I want to test whether an intervention affects a continuous outcome over 5 possible time points. How do I decide whether to include random slopes? I want slope to be able to vary between intervention group (by including a time * intervention interaction fixed effect) but not necessarily person to person within treatment group. From a theoretical standpoint, I would expect different people in the population to have different slopes for this outcome (anxiety) simply since there are so many factors that impact it, but I mostly care about the effect of the intervention. Intervention group was randomized. Is there a clear theory-based reason to go either way? Should I be using the (SPSS output) value of variance of the slope to help make that decision (farther from zero = random slopes more important)? I included a covariance significance test (TESTCOV in PRINT subcommand) in my output as well, and the random slopes are statistically significant in the Estimates of Covariance Parameters table, but I also read that many statisticians don't agree with the use of that test.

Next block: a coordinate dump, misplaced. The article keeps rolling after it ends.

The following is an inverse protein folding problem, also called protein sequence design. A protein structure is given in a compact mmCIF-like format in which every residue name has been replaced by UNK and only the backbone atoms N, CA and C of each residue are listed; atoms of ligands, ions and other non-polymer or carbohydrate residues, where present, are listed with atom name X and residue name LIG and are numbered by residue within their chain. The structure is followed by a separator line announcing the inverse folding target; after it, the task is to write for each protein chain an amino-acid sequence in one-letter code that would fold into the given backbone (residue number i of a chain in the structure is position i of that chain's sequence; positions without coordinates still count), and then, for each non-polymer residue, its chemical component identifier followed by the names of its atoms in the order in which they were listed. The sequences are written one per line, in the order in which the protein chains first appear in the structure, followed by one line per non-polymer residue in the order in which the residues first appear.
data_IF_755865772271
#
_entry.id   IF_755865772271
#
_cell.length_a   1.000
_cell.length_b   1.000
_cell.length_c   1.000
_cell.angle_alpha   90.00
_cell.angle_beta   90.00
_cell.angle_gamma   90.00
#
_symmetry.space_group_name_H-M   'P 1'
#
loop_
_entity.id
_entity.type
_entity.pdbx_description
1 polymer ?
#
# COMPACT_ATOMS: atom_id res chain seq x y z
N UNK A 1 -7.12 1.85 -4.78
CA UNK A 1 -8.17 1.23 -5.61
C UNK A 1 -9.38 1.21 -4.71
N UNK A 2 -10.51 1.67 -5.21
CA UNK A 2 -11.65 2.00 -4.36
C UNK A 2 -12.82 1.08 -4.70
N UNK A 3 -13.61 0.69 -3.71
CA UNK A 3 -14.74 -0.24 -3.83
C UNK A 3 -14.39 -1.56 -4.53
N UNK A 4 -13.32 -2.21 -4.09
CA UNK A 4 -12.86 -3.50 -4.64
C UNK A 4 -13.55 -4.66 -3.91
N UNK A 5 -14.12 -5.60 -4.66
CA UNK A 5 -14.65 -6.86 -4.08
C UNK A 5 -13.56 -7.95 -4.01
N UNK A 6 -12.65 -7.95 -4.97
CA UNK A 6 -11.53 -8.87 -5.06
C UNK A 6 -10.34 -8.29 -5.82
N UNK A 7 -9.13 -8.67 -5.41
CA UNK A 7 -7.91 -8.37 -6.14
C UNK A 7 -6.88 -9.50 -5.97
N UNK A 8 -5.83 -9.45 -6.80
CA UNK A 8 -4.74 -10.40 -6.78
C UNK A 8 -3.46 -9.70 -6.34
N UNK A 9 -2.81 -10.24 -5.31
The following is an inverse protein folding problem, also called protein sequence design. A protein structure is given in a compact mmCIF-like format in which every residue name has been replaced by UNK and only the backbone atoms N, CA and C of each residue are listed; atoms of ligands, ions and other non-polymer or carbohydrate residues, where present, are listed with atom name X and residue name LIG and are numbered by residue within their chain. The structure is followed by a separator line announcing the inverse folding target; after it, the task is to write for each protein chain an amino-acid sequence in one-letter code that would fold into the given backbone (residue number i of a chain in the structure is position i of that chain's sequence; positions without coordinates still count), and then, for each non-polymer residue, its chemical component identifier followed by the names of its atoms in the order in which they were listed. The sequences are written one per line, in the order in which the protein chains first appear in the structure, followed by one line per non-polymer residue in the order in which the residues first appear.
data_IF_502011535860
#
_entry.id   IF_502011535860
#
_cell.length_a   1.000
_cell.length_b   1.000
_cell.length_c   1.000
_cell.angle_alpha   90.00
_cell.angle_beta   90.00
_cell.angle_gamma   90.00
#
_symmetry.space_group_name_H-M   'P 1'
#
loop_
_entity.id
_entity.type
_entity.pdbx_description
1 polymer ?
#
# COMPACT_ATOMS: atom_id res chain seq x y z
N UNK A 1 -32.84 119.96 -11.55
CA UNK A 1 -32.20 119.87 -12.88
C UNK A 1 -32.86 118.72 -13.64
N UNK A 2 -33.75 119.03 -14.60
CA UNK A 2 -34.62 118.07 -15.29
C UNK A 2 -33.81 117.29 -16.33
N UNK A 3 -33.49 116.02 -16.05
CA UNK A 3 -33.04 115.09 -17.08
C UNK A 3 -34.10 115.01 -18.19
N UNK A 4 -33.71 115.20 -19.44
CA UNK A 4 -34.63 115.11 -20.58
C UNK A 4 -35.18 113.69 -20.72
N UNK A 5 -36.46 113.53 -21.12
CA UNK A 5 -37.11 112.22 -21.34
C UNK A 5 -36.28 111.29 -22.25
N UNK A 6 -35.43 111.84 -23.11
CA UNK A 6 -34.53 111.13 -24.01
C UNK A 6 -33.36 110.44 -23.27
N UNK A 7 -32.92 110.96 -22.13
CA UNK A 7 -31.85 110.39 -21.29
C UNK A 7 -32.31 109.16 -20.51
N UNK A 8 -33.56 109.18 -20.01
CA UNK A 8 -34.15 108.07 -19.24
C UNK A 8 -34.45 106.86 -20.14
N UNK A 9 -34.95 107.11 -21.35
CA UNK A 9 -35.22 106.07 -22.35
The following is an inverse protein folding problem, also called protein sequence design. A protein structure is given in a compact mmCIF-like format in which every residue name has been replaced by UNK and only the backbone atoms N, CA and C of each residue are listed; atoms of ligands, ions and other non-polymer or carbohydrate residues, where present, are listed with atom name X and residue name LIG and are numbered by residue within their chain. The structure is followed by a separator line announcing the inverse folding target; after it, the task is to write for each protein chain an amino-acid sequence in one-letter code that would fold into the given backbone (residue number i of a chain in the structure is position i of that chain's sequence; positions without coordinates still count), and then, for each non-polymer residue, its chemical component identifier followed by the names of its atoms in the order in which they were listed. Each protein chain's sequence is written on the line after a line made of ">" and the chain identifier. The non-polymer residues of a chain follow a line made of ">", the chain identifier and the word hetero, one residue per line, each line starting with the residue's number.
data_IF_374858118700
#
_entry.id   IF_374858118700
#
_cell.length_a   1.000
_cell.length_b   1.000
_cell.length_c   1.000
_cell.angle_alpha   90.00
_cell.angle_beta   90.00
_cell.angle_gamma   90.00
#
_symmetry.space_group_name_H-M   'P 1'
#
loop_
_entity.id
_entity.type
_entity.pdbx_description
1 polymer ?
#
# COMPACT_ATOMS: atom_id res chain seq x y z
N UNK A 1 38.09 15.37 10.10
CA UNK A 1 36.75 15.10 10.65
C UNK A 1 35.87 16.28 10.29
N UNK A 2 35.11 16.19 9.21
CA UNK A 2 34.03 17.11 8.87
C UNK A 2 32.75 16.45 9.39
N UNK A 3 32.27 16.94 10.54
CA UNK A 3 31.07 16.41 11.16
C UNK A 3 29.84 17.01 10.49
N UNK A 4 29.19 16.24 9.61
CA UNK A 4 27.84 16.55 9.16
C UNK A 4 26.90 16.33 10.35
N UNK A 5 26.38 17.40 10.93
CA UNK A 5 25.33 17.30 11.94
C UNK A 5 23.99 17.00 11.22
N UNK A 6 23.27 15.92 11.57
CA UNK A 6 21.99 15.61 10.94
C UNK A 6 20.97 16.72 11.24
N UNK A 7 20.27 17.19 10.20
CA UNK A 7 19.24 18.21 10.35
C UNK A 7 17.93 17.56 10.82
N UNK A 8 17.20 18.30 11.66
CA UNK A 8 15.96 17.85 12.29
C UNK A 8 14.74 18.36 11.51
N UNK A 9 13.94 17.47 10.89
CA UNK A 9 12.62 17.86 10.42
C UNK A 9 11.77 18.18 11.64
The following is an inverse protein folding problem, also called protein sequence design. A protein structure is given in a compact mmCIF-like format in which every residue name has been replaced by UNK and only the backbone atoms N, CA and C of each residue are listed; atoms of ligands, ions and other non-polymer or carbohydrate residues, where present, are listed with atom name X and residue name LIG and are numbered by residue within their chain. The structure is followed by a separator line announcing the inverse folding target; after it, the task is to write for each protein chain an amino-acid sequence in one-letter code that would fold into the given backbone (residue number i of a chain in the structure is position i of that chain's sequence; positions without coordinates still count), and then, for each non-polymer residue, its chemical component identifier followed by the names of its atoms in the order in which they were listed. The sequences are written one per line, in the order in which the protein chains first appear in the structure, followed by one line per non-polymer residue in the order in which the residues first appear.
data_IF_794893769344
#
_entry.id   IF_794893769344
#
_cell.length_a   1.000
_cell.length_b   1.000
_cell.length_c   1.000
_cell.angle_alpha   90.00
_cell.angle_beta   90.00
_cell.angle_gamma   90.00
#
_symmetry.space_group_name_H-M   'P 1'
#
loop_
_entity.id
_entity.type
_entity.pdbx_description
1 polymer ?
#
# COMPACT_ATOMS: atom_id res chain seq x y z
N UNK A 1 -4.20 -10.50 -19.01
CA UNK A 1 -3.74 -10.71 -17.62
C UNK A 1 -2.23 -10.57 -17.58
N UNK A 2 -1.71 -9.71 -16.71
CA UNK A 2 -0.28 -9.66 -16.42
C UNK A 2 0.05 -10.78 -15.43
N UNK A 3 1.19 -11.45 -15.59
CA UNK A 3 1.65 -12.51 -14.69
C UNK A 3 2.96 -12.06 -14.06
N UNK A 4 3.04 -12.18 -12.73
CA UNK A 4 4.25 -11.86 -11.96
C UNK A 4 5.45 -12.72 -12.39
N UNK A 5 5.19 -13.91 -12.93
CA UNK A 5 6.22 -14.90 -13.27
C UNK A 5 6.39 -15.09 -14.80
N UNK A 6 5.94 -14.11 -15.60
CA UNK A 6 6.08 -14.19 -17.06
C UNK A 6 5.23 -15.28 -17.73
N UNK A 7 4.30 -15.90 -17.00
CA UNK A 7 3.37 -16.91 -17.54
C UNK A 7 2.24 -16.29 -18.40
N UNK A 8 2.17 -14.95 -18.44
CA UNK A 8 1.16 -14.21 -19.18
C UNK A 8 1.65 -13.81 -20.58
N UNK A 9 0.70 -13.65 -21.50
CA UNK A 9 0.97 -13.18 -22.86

There are two main considerations when choosing whether to specify random slopes for a variable:
Is it biologically / clinically / theoretically possible for each subject (or whatever the grouping variable is) to have their own slope with respect to that variable ? Obviously this also implies that the variable varies within level of the grouping variable.
Does the data support a model with random slopes ? That is, does the model converge normally ? Quite often the inclusion of random slopes leads to convergence problems, especially when correlations between the intercepts and slopes are also estimated.
I would refrain from any significance tests. If random slopes are justified and the model converges, retain the random slopes.